Makita half sheet sander for 180 grit
Ryobi belt sander with 100 grit for top, bottom and hinge sides
2 putty knives for filler
2 G-clamps and pads (to stop the door moving around)
2 Sash clamps for loose edges
Filler – Mahogany for front and dark Oak for back
Packet of Stanley blades
Teak stain – colour closest to the Mahogany on the outside
Walnut stain – colour closest to the Mahogany on the inside
Large packet of 180 and 220 grit paper & sanding block
Steel ruler – long & short
Marking pen – fine point
Stanley knife to cut the sandpaper
Hearing protection! (belt sander)

Process:-
Drill out screws stuck in hinges, plug hole with a dowel or glue in new larger plug – I used some scrap Beech.

This is the door with the hinge that required drilling out.

Image

Glue and clamp any loose side strips. (sash clamps)

Image

Mark the edges, on the hinge side, that need to be trimmed for a better fit. This is where the belt sander, as opposed to a planer, is used.
So easy to sand off 1mm and also clean up the top and bottom edges.

The hinge is then checked for unevenness/too deep a fit.
A bit of chisel work and some filler sorts out any problems.

Now to the surface of the door - examine the surface for dings and scratches. This is where my friend Stanley-the-blade is used to ‘soften’ the scratch or ding.

Next up the big Makita with 180 grit.
When I bought the Makita it did not have a hole-maker and they did not stock one, so next best thing was make one.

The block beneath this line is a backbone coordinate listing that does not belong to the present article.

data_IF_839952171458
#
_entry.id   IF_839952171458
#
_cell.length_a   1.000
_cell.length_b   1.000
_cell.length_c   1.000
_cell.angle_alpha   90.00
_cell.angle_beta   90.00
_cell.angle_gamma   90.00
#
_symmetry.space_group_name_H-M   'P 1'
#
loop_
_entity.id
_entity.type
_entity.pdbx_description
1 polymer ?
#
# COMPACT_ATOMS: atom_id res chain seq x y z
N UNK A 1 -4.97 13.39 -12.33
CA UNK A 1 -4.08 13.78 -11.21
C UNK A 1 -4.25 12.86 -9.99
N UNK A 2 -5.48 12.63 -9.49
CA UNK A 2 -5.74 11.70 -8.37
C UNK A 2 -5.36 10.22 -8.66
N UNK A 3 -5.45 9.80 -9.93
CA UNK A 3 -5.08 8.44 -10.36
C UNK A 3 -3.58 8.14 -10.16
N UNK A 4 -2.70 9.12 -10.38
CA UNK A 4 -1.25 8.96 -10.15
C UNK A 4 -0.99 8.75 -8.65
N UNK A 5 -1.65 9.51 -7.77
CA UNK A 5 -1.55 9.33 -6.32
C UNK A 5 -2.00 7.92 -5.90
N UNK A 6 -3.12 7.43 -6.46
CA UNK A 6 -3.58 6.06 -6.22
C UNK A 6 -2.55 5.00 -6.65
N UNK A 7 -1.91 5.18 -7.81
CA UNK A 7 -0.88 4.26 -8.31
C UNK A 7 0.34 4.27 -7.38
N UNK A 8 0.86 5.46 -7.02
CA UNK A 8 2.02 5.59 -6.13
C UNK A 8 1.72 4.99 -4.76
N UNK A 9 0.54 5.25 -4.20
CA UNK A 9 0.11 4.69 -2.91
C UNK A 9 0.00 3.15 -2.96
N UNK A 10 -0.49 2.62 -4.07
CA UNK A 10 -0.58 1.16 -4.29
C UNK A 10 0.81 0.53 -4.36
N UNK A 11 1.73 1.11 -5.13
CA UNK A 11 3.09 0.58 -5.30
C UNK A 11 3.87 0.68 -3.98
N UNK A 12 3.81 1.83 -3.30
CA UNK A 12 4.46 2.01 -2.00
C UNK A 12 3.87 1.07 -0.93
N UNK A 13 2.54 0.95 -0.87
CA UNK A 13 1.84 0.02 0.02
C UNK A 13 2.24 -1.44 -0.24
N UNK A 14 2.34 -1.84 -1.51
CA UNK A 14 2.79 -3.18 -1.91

Image

A bit crude, but it works. Place the paper face up, put the peg board on top and press.
Voila! One half holy sheet.
It also did not come with a dust bag, but the bag from the smaller Makita fits of.

Some elbow and back movement with the sander up and down the door until the whole surface has been sanded. Remember, no pressure, the sander will do its thing.

A wipe off with a damp cloth, and when dry, all the ‘hollow’ areas are visible. These are then tackled by hand sanding.

Now to address all the screw holes as well as the lock and handle holes.
The screw holes are easy, clean them out with the vac and press some filler in.

For the lock/key hole I stuff some tissue in about 15mm down, this gets removed when I do the other side. Then gradually start back filling with filler until level.

Stanley-the-blade is again used to check the scratches and dings, and also a bit of hand sanding.

Next up is the small Makita with 220 grit. This comes with its hole maker, fit the paper on the sander, apply the hole maker, press down and you are A-for-away.

Image

After sanding wipe dust off with a damp cloth.

Again Stanley and sandpaper by hand.